- asking you to imagine losing a sheep, going out searching for it, and upon finding it, hosting a joyful celebration for friends and neighbors;
- asking you to imagine a woman losing a coin, and upon finding it, throwing a celebration for her friends and neighbors;
- asking you to imagine a father who loses two sons, one of whom was prodigal (wastefully extravagant) the other of whom was dutiful, obedient, and hard-working. Upon the return of the prodigal son, the father throws a celebratory party. Again, in the context of religionist grousing and the other two parables, it's the refusal of the dutiful, obedient son to join the celebration-of-generosity-party thrown by the father that is the point of the story; arguably, the prodigal son is only a foil to set up the real point of the story, which is the grousing, anger, resentment, and jealousy of the other, every-bit-as-lost older brother.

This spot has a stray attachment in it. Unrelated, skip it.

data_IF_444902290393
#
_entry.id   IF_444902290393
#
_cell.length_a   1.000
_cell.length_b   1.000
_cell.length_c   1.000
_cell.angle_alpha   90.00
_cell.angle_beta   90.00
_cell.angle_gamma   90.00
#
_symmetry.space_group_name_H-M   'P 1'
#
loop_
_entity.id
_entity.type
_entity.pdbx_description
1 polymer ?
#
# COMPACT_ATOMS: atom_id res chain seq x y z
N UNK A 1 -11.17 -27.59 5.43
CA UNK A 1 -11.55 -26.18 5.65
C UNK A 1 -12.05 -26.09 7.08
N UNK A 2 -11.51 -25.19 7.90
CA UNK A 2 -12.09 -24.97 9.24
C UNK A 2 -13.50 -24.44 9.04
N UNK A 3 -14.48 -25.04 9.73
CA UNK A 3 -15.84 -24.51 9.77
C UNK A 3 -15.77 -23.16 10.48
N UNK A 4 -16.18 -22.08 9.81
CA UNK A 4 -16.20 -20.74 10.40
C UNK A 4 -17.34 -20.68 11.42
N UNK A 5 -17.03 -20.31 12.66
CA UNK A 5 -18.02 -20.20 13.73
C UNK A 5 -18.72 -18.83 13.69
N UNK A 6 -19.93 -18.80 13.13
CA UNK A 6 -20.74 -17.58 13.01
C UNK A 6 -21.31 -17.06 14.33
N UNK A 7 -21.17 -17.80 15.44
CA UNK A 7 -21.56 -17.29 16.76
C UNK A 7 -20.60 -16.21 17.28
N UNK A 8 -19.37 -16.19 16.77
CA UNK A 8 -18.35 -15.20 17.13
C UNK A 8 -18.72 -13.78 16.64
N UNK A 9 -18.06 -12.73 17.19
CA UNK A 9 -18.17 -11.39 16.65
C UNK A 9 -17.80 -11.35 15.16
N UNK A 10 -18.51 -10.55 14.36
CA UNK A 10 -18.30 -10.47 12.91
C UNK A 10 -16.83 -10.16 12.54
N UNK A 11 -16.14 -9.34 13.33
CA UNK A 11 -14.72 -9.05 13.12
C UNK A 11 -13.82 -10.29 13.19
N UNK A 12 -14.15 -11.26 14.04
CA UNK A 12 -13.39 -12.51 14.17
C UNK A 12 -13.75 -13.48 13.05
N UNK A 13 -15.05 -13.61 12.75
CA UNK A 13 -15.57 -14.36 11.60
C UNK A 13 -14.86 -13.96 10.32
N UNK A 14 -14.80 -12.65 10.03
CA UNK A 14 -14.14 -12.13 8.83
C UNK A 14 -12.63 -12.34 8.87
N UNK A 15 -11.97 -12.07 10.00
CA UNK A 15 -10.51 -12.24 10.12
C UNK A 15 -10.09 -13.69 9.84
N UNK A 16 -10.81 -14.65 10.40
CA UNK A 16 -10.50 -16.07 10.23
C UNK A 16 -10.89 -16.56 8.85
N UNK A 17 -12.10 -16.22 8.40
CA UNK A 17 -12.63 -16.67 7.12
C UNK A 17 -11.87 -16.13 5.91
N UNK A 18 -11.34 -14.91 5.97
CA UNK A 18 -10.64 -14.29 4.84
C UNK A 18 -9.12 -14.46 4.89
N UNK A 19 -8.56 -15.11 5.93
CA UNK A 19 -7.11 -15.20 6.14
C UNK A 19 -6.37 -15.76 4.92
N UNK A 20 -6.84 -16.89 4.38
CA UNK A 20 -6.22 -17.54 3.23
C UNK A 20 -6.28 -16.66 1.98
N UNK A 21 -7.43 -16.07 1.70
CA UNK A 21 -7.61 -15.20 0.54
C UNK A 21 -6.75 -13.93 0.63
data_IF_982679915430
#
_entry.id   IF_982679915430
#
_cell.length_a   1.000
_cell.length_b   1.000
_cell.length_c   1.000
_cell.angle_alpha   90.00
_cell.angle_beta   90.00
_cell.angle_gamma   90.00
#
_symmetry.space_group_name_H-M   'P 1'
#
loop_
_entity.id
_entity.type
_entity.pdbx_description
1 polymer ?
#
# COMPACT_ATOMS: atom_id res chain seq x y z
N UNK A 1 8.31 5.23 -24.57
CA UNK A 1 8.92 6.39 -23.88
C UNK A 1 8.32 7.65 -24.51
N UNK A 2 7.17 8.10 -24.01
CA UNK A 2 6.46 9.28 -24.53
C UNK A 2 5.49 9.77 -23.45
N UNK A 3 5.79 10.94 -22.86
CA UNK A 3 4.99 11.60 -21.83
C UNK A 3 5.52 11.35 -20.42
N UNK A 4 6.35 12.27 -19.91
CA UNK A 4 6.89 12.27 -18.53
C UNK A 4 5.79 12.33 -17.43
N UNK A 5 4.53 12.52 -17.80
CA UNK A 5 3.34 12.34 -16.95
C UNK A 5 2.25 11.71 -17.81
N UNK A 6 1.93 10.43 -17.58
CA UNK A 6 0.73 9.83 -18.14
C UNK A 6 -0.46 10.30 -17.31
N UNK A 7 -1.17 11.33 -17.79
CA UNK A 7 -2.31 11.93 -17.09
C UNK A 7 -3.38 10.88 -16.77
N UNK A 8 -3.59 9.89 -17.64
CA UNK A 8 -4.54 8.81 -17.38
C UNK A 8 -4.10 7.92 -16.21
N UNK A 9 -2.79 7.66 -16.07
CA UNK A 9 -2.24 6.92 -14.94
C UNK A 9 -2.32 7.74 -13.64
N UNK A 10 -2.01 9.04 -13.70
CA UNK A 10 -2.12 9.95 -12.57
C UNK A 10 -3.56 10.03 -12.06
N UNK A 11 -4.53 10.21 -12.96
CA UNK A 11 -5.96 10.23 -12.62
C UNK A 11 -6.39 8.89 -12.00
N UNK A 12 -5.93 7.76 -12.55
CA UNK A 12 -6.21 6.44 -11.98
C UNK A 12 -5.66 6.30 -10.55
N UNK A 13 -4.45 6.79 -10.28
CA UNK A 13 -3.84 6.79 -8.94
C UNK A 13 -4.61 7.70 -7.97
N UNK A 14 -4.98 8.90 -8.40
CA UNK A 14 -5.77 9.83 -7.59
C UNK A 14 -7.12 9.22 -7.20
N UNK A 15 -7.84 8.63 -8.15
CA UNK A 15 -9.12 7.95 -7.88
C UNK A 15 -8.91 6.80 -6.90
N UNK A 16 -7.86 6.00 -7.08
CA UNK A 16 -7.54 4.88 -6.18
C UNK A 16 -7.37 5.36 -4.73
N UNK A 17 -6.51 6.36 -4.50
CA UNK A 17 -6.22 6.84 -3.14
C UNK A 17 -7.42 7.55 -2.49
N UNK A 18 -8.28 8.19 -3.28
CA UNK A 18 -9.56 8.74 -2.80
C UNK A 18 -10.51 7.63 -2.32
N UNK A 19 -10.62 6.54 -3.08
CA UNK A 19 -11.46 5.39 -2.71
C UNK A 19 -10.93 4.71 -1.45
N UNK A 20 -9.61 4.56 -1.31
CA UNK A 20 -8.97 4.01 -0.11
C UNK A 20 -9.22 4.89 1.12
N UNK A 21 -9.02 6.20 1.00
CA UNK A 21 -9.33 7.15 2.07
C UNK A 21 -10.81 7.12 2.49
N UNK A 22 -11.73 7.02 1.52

But I'm re-thinking that this year.
What I'm fasting from this Lent is discouragement. That means cutting back on what is so often the source of discouragement, which is a tendency to gorge on, or dwell on, bad news.
(Let me be clear: that does not mean giving up news or otherwise burying my head in the sand: it means staying informed while finding ways not to get pulled into a downward spiral of feelings of numbness and helplessness; it means giving up unproductive feelings like hopelessness and resignation and taking on visible behaviors like giving encouragement and taking action.)
It means making visible -- here, on my blog, and even on Facebook -- the good.
Because the problem is -- to paraphrase the community organizer Rich Harwood -- a lot of times we see "good news stories…